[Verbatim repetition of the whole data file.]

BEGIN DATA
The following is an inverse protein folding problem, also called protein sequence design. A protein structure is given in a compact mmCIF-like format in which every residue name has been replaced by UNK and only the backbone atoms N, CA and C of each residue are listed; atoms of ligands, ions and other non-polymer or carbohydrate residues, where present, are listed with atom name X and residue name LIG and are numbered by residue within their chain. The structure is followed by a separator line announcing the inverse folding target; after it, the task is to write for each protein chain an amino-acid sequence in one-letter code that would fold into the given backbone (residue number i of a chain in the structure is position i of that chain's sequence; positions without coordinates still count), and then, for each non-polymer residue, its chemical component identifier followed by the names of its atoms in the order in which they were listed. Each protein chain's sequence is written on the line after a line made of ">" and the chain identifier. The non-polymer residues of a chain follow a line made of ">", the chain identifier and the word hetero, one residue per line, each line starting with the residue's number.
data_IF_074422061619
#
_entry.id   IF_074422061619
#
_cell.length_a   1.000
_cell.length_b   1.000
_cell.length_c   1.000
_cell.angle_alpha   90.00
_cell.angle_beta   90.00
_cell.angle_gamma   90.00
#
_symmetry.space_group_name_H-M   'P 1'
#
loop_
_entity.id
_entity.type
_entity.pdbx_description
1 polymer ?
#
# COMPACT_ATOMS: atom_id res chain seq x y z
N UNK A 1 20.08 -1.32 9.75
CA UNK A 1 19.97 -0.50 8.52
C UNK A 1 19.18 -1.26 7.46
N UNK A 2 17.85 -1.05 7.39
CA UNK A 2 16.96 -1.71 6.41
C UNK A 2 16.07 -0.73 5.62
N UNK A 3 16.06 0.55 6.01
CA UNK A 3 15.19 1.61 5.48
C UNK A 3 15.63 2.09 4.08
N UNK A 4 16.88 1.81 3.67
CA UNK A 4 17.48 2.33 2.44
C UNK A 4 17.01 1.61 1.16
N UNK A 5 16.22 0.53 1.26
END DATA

The following is an inverse protein folding problem, also called protein sequence design. A protein structure is given in a compact mmCIF-like format in which every residue name has been replaced by UNK and only the backbone atoms N, CA and C of each residue are listed; atoms of ligands, ions and other non-polymer or carbohydrate residues, where present, are listed with atom name X and residue name LIG and are numbered by residue within their chain. The structure is followed by a separator line announcing the inverse folding target; after it, the task is to write for each protein chain an amino-acid sequence in one-letter code that would fold into the given backbone (residue number i of a chain in the structure is position i of that chain's sequence; positions without coordinates still count), and then, for each non-polymer residue, its chemical component identifier followed by the names of its atoms in the order in which they were listed. Each protein chain's sequence is written on the line after a line made of ">" and the chain identifier. The non-polymer residues of a chain follow a line made of ">", the chain identifier and the word hetero, one residue per line, each line starting with the residue's number.
data_IF_074422061619
#
_entry.id   IF_074422061619
#
_cell.length_a   1.000
_cell.length_b   1.000
_cell.length_c   1.000
_cell.angle_alpha   90.00
_cell.angle_beta   90.00
_cell.angle_gamma   90.00
#
_symmetry.space_group_name_H-M   'P 1'
#
loop_
_entity.id
_entity.type
_entity.pdbx_description
1 polymer ?
#
# COMPACT_ATOMS: atom_id res chain seq x y z
N UNK A 1 20.08 -1.32 9.75
CA UNK A 1 19.97 -0.50 8.52
C UNK A 1 19.18 -1.26 7.46
N UNK A 2 17.85 -1.05 7.39
CA UNK A 2 16.96 -1.71 6.41
C UNK A 2 16.07 -0.73 5.62
N UNK A 3 16.06 0.55 6.01
CA UNK A 3 15.19 1.61 5.48
C UNK A 3 15.63 2.09 4.08
N UNK A 4 16.88 1.81 3.67
CA UNK A 4 17.48 2.33 2.44
C UNK A 4 17.01 1.61 1.16
N UNK A 5 16.22 0.53 1.26